MORE than four years after the plan was first mooted, Honley Wells has emerged from the dark.
It was as long ago as the 1930s that the historic wells in Eastgate, which are Grade II listed, were last illuminated.
But thanks to the perseverance of Honley Civic Society member Alec Wallace in overcoming various bureaucratic hurdles, a new lamp was unveiled on Saturday.
The 2012 version cost a mere £35 and is not lit by gas but by hi-tech LED lights and a solar panel which provides up to five hours of light after dark before it needs to be recharged.
The unveiling was carried out by Clr Charles Greaves with Honley Band providing a suitably stirring musical accompaniment.
Civic society chairman, Ken Jenkin, said: “We felt that the Wells looked incomplete without their crowning glory and we are delighted that the area committee has helped to fund a feature of which I am certain Honley will be proud.”
Honley people are rightly keen about their wells.
The stone troughs have been in pride of place in the centre of the village for over 200 years.
And passing villagers and tourists still smile at the inscription dated 1796 which warns of a penalty of 10 shillings for anyone who defiles the water.
When they were rebuilt in 1850 so proud of them were the villagers that they placed Honley’s very first street light on top of a substantial stone at one corner of the wells to light the water after dark.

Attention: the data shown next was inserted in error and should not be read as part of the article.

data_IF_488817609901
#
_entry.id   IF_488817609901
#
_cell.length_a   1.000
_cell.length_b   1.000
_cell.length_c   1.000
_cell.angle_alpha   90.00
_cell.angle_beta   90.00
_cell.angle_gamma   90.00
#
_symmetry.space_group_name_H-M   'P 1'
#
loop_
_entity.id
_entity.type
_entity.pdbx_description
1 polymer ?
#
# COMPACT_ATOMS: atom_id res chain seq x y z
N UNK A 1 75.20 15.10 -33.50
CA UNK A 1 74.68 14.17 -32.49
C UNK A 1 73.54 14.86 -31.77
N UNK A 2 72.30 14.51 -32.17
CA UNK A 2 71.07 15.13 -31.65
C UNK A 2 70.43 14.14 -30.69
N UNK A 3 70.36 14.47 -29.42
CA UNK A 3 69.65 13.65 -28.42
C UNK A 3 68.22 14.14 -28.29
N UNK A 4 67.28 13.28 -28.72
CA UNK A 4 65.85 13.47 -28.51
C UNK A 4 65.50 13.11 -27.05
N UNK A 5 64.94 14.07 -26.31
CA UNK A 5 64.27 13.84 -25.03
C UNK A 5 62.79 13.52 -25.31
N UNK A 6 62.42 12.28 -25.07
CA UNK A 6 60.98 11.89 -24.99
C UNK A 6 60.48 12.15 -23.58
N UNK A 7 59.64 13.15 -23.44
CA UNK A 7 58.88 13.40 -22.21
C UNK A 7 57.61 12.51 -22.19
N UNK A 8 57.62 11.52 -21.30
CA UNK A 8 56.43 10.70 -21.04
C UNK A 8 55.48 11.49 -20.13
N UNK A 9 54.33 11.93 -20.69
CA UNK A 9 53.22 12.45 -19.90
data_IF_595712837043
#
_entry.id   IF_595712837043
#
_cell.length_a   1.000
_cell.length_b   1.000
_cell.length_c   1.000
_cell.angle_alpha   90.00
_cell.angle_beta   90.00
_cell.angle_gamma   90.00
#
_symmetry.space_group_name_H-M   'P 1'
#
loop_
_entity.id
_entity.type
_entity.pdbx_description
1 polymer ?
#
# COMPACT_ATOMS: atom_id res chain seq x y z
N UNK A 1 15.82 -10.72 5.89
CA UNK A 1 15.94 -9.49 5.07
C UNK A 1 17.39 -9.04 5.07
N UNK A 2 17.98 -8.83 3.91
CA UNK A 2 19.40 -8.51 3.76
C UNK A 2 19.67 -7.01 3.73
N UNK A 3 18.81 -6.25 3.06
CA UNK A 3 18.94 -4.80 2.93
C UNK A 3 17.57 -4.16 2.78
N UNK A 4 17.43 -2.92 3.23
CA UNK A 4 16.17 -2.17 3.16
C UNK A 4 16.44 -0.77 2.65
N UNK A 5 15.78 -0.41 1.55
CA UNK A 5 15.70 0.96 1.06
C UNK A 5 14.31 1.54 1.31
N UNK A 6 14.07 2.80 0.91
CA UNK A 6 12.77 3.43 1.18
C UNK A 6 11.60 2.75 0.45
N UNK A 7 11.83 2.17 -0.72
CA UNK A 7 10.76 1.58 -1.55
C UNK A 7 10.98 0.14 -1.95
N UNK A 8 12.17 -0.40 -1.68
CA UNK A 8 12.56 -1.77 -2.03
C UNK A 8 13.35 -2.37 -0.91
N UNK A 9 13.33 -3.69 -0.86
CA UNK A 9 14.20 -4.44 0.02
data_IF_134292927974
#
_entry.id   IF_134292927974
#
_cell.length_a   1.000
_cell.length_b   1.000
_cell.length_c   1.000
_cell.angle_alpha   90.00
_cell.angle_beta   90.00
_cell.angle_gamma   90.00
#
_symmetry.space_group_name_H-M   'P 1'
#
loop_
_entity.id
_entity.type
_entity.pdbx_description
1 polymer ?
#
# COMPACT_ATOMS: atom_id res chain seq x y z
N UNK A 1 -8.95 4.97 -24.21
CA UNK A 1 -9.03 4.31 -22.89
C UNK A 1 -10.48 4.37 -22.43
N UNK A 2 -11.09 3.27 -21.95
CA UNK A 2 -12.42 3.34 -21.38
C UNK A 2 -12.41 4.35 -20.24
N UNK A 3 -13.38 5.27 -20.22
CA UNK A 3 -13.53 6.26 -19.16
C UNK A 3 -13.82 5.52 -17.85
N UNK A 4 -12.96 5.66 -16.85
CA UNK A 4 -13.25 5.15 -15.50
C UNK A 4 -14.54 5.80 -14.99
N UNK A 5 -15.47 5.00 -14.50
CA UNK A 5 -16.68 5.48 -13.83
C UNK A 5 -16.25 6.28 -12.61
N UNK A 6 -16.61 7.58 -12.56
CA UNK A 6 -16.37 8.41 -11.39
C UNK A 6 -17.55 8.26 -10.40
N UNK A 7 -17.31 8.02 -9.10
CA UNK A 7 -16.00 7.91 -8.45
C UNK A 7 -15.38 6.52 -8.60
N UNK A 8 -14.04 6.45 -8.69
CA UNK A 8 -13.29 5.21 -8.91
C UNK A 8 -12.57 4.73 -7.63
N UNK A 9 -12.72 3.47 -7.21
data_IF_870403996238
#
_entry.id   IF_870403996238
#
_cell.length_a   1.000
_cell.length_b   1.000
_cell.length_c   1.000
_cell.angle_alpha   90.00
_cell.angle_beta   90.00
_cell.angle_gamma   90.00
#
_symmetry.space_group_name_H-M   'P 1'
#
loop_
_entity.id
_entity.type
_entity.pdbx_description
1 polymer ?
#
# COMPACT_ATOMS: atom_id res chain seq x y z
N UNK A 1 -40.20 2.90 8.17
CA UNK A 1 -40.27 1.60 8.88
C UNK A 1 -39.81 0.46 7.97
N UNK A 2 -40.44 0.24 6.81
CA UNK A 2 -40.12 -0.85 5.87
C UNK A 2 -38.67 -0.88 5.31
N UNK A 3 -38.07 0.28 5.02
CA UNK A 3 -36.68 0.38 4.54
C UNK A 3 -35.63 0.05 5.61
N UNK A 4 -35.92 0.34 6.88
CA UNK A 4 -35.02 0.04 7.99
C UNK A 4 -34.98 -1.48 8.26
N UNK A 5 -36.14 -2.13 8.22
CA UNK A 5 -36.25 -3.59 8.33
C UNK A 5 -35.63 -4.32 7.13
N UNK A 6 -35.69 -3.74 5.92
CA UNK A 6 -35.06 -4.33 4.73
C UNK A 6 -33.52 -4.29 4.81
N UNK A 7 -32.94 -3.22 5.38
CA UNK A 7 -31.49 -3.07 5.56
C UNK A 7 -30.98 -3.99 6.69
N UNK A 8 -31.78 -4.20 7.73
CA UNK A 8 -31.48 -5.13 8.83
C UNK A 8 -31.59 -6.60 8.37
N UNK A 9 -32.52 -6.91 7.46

It was lit by gas – piped in from the village’s own gas works at Honley Bridge – and first shone its yellow light over the waters on December 28, 1858.
When fresh water was piped though the village in 1881 many of its population were reluctant to drink from a tap as they couldn’t see where the water had come from.
At the wells there was no doubt in their minds that the water was clear.
The lamp stood proudly until the last days of Honley Urban District Council in the 1930s when the closure of the wells was discussed – the waters were uncertain by then and could often be fetid.
Once the cattle ceased to drink from them they were of little use and stood in the way of a road widening plan.
As a result the wells were reduced in size by half and the lamp removed for safe keeping.